Gabe

HOS:

Hours Of Service

HOS refers to the logbook hours of service regulations.
Old School's Comment
member avatar
Also, it looks like one or both of the trucks is an automated manual 12 speed. What would that mean to me in laymen's terms?

As a rookie driver you will be driving a fairly modern truck. It will not be an eye catcher or a classic long nosed Pete. It is going to be a run of the mill standard issue tractor that gets the job done. Here's one I've been driving.

0564492001627913810.jpg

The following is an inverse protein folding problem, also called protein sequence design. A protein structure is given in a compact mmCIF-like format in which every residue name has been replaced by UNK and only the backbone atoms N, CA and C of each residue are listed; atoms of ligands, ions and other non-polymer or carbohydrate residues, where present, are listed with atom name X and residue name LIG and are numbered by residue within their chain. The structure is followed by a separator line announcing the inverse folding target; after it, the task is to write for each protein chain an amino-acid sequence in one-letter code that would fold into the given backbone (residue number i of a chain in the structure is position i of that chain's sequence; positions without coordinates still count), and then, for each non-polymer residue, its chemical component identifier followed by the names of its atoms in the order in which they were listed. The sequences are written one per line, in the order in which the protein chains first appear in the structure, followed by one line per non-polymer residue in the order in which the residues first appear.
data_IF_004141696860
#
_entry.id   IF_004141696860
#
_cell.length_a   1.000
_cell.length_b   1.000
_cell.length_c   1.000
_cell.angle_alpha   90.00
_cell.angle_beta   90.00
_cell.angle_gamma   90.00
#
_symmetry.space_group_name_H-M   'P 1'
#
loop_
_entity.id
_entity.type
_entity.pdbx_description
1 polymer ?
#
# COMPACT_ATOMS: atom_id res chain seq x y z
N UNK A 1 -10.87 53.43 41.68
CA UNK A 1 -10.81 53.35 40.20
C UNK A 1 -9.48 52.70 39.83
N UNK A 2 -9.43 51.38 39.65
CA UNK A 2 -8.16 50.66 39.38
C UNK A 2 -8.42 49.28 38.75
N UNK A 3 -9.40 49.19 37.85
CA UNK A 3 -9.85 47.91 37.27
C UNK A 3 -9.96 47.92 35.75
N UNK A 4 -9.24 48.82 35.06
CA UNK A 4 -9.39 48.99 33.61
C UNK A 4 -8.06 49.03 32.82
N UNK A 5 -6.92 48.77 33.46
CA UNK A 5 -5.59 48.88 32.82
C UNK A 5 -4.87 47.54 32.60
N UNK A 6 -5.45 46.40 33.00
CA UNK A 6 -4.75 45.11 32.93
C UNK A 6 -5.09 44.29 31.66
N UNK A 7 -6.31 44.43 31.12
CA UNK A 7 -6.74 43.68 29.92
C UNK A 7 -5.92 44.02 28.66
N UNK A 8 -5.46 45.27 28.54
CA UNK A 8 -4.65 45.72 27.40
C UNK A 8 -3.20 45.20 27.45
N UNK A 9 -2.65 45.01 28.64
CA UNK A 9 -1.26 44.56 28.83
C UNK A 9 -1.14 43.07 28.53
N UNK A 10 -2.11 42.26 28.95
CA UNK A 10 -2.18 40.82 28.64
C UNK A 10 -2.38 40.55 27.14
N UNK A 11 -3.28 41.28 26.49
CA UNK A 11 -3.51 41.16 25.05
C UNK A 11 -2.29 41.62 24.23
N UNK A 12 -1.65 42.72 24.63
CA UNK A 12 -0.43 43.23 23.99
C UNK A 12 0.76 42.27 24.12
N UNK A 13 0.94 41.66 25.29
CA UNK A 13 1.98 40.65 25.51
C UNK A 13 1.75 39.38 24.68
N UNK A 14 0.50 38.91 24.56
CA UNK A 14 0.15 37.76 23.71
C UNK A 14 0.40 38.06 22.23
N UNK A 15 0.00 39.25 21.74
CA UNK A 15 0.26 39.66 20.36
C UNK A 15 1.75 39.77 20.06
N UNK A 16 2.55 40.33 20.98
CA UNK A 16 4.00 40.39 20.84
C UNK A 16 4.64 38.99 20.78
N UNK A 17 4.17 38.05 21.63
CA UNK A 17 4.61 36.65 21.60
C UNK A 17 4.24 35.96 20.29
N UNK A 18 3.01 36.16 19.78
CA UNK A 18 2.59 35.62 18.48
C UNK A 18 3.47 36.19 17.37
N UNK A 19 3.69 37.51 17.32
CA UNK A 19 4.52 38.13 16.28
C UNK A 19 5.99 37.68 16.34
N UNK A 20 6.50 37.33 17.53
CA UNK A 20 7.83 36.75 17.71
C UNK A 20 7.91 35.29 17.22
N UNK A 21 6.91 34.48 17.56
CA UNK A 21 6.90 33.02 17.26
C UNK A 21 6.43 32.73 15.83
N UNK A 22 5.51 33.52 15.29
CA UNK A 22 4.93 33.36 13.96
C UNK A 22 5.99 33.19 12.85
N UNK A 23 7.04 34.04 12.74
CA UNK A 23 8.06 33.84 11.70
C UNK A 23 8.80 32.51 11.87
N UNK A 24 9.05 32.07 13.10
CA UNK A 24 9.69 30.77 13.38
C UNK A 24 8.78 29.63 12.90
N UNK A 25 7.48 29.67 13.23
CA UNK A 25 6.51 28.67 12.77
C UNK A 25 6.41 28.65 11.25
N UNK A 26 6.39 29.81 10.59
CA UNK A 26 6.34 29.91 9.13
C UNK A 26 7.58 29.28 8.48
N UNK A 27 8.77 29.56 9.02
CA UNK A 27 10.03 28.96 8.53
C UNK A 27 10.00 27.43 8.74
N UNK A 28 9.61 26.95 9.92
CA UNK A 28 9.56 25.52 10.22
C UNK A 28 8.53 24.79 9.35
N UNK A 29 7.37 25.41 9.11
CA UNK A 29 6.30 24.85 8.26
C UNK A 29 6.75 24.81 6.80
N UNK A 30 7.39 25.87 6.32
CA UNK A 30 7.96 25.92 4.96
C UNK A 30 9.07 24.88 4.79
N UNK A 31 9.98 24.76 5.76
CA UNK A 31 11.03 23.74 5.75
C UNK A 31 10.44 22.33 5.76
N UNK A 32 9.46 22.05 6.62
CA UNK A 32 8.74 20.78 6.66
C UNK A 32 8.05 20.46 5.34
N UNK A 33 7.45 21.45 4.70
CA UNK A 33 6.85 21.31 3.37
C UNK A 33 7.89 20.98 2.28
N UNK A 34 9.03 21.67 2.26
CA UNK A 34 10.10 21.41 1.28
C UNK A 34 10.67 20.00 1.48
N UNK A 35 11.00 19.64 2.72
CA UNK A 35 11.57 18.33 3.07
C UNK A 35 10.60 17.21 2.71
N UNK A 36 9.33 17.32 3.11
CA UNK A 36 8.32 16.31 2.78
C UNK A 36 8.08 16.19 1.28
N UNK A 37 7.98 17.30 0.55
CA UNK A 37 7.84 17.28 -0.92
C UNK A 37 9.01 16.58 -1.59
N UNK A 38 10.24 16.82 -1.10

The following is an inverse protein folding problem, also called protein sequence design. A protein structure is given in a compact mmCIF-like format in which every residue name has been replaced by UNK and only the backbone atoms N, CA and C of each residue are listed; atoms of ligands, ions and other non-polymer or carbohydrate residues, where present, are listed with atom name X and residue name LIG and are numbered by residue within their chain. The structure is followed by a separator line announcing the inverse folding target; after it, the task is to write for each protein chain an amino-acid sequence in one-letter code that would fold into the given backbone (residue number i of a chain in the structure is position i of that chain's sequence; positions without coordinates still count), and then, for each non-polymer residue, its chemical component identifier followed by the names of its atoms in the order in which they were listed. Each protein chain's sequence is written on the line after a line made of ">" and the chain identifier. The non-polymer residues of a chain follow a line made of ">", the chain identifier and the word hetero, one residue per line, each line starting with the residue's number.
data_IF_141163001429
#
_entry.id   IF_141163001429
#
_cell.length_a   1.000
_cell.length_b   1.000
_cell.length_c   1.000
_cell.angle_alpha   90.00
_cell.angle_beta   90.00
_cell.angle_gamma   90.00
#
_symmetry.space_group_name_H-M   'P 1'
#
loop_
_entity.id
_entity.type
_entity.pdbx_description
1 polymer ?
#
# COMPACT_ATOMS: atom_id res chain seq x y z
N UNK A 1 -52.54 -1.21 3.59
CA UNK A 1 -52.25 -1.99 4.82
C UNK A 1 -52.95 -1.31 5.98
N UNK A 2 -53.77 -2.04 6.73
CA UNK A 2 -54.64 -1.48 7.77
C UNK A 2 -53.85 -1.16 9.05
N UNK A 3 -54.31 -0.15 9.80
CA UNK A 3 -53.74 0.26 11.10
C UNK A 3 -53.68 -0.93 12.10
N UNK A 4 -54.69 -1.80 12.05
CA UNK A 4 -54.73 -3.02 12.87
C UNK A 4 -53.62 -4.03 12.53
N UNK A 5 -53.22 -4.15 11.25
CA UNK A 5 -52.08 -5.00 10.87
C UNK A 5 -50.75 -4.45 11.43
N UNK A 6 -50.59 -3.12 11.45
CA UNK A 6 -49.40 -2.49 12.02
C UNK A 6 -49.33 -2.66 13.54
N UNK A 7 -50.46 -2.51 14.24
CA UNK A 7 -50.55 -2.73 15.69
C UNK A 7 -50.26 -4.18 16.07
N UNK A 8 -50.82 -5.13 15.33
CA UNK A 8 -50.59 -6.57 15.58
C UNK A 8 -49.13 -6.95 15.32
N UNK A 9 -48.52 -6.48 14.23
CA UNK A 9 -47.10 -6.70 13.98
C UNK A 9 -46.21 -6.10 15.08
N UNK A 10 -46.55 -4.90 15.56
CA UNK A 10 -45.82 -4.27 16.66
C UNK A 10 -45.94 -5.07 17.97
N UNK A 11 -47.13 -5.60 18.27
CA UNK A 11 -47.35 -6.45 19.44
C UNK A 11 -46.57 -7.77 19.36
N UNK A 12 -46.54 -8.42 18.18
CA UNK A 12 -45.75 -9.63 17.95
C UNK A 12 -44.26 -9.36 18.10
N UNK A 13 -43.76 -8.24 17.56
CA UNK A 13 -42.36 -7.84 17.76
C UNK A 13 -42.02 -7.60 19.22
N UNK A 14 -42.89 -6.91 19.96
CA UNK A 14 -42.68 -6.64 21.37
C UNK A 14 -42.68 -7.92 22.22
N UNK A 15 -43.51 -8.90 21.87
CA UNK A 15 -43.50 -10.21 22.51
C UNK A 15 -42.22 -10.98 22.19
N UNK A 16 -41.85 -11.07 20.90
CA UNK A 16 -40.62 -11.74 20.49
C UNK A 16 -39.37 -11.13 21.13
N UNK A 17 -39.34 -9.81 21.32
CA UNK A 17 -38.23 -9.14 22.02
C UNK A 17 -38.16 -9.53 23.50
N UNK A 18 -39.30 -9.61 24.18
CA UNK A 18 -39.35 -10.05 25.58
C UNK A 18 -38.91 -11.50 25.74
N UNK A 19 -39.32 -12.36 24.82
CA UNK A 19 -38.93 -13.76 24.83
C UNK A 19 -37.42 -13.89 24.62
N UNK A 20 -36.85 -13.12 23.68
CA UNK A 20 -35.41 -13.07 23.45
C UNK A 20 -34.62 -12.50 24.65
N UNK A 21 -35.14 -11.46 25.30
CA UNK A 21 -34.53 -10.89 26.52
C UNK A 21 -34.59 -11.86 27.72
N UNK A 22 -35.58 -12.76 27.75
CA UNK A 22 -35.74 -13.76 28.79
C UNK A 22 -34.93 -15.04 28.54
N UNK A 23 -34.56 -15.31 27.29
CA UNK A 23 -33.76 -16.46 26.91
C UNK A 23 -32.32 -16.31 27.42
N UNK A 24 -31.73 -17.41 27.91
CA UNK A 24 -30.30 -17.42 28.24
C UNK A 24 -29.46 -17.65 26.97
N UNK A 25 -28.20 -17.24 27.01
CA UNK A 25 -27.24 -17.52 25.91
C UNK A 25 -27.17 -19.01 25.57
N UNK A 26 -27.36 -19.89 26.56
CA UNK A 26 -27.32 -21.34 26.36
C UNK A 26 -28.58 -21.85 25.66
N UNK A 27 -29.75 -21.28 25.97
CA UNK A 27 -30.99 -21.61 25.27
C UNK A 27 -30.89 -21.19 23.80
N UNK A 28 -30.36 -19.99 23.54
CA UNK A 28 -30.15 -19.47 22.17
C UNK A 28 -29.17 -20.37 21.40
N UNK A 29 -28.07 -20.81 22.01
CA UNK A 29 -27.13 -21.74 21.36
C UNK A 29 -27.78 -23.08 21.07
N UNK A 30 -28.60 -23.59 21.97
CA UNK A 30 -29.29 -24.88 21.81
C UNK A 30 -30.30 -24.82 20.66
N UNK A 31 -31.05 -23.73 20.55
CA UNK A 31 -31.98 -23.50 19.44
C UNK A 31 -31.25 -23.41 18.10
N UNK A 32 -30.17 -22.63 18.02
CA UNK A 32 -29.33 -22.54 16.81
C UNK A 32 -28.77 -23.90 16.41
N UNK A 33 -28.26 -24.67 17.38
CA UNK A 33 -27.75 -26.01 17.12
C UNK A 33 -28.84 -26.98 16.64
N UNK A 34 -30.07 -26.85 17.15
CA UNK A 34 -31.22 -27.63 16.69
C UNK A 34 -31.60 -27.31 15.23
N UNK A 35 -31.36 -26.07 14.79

It's nice, but it isn't a classic rig that grabs your attention. You are out here to get a job done, and you will be issued equipment that fills that need. People have their preferences, but basically these trucks are pretty much the same as far as being able to get the job done. That transmission you mention is an automatic. That is what almost all of us are driving now days. They are standard gear boxes just like the old manual shift transmissions. The difference is the trucks computer system does the shifting for you. They are extremely reliable and very dependable. You won't be jamming gears, but you will be able to control your truck in all sorts of driving conditions. Once you learn how the jake break and the cruise control is incorporated into the computer controls of the transmission, you will be able to get it to handle just the way you need it to when driving in the mountains or other challenging areas.